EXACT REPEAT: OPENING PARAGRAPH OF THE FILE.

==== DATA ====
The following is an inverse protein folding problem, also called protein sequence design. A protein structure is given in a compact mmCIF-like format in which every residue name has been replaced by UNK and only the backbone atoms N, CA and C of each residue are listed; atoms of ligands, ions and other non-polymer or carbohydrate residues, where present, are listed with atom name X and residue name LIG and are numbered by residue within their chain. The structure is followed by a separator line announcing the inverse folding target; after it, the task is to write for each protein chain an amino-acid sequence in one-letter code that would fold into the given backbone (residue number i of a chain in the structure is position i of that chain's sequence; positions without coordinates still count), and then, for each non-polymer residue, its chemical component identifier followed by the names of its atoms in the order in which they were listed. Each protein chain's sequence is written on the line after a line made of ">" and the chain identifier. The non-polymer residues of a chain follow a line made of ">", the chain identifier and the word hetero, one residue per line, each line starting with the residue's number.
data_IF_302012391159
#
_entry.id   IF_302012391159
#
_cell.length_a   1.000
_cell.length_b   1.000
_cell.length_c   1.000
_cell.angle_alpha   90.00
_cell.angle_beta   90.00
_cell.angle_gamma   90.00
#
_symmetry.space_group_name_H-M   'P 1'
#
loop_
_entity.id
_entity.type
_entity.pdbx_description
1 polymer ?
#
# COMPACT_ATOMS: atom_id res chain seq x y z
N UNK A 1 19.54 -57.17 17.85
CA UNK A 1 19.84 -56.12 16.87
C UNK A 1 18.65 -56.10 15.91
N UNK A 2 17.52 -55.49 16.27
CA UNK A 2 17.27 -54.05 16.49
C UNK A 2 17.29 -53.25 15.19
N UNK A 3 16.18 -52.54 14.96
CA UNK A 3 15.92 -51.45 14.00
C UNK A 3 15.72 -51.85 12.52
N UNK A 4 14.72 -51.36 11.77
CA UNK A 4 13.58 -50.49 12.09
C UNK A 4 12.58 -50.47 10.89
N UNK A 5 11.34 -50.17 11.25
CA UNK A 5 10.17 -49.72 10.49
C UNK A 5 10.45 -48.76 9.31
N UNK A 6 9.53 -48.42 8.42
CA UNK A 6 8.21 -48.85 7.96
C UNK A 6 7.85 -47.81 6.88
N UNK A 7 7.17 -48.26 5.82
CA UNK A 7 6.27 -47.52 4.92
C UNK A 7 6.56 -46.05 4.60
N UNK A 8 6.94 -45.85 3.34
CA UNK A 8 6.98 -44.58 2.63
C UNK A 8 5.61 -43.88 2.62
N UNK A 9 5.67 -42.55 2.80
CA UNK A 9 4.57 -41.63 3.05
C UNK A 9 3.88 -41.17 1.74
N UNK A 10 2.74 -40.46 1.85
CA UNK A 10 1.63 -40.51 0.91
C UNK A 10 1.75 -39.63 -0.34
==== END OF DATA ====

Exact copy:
The following is an inverse protein folding problem, also called protein sequence design. A protein structure is given in a compact mmCIF-like format in which every residue name has been replaced by UNK and only the backbone atoms N, CA and C of each residue are listed; atoms of ligands, ions and other non-polymer or carbohydrate residues, where present, are listed with atom name X and residue name LIG and are numbered by residue within their chain. The structure is followed by a separator line announcing the inverse folding target; after it, the task is to write for each protein chain an amino-acid sequence in one-letter code that would fold into the given backbone (residue number i of a chain in the structure is position i of that chain's sequence; positions without coordinates still count), and then, for each non-polymer residue, its chemical component identifier followed by the names of its atoms in the order in which they were listed. Each protein chain's sequence is written on the line after a line made of ">" and the chain identifier. The non-polymer residues of a chain follow a line made of ">", the chain identifier and the word hetero, one residue per line, each line starting with the residue's number.